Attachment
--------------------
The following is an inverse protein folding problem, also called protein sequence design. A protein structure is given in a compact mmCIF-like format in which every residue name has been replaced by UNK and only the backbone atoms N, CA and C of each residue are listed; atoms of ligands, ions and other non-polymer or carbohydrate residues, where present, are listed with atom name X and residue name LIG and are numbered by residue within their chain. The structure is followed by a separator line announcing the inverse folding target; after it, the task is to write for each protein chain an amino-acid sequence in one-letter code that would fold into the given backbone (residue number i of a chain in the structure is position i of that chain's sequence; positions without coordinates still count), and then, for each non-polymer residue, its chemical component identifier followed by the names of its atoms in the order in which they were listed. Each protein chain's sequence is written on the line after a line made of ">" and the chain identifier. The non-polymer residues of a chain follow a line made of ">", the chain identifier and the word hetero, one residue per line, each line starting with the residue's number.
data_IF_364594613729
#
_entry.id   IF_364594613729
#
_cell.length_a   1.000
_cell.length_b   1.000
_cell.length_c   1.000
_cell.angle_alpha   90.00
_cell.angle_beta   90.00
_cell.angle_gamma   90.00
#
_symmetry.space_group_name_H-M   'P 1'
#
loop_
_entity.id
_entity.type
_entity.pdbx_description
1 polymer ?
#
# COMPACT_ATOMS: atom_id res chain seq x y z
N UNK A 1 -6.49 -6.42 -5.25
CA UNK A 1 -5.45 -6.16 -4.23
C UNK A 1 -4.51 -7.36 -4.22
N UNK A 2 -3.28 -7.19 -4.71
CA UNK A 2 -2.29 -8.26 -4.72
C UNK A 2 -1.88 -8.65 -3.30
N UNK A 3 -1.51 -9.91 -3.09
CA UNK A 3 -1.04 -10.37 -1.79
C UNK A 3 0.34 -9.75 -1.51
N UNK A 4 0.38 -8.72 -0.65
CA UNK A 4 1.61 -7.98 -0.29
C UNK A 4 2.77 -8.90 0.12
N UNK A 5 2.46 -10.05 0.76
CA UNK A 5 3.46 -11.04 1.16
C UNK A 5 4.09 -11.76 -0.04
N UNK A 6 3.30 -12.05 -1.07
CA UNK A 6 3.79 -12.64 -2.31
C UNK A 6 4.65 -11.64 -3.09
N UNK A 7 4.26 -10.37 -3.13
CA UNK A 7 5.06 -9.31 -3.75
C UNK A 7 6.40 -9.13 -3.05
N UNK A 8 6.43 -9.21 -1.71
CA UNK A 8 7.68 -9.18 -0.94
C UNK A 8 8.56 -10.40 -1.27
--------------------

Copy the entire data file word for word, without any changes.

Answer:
The following is an inverse protein folding problem, also called protein sequence design. A protein structure is given in a compact mmCIF-like format in which every residue name has been replaced by UNK and only the backbone atoms N, CA and C of each residue are listed; atoms of ligands, ions and other non-polymer or carbohydrate residues, where present, are listed with atom name X and residue name LIG and are numbered by residue within their chain. The structure is followed by a separator line announcing the inverse folding target; after it, the task is to write for each protein chain an amino-acid sequence in one-letter code that would fold into the given backbone (residue number i of a chain in the structure is position i of that chain's sequence; positions without coordinates still count), and then, for each non-polymer residue, its chemical component identifier followed by the names of its atoms in the order in which they were listed. Each protein chain's sequence is written on the line after a line made of ">" and the chain identifier. The non-polymer residues of a chain follow a line made of ">", the chain identifier and the word hetero, one residue per line, each line starting with the residue's number.
data_IF_364594613729
#
_entry.id   IF_364594613729
#
_cell.length_a   1.000
_cell.length_b   1.000
_cell.length_c   1.000
_cell.angle_alpha   90.00
_cell.angle_beta   90.00
_cell.angle_gamma   90.00
#
_symmetry.space_group_name_H-M   'P 1'
#
loop_
_entity.id
_entity.type
_entity.pdbx_description
1 polymer ?
#
# COMPACT_ATOMS: atom_id res chain seq x y z
N UNK A 1 -6.49 -6.42 -5.25
CA UNK A 1 -5.45 -6.16 -4.23
C UNK A 1 -4.51 -7.36 -4.22
N UNK A 2 -3.28 -7.19 -4.71
CA UNK A 2 -2.29 -8.26 -4.72
C UNK A 2 -1.88 -8.65 -3.30
N UNK A 3 -1.51 -9.91 -3.09
CA UNK A 3 -1.04 -10.37 -1.79
C UNK A 3 0.34 -9.75 -1.51
N UNK A 4 0.38 -8.72 -0.65
CA UNK A 4 1.61 -7.98 -0.29
C UNK A 4 2.77 -8.90 0.12
N UNK A 5 2.46 -10.05 0.76
CA UNK A 5 3.46 -11.04 1.16
C UNK A 5 4.09 -11.76 -0.04
N UNK A 6 3.30 -12.05 -1.07
CA UNK A 6 3.79 -12.64 -2.31
C UNK A 6 4.65 -11.64 -3.09
N UNK A 7 4.26 -10.37 -3.13
CA UNK A 7 5.06 -9.31 -3.75
C UNK A 7 6.40 -9.13 -3.05
N UNK A 8 6.43 -9.21 -1.71
CA UNK A 8 7.68 -9.18 -0.94
C UNK A 8 8.56 -10.40 -1.27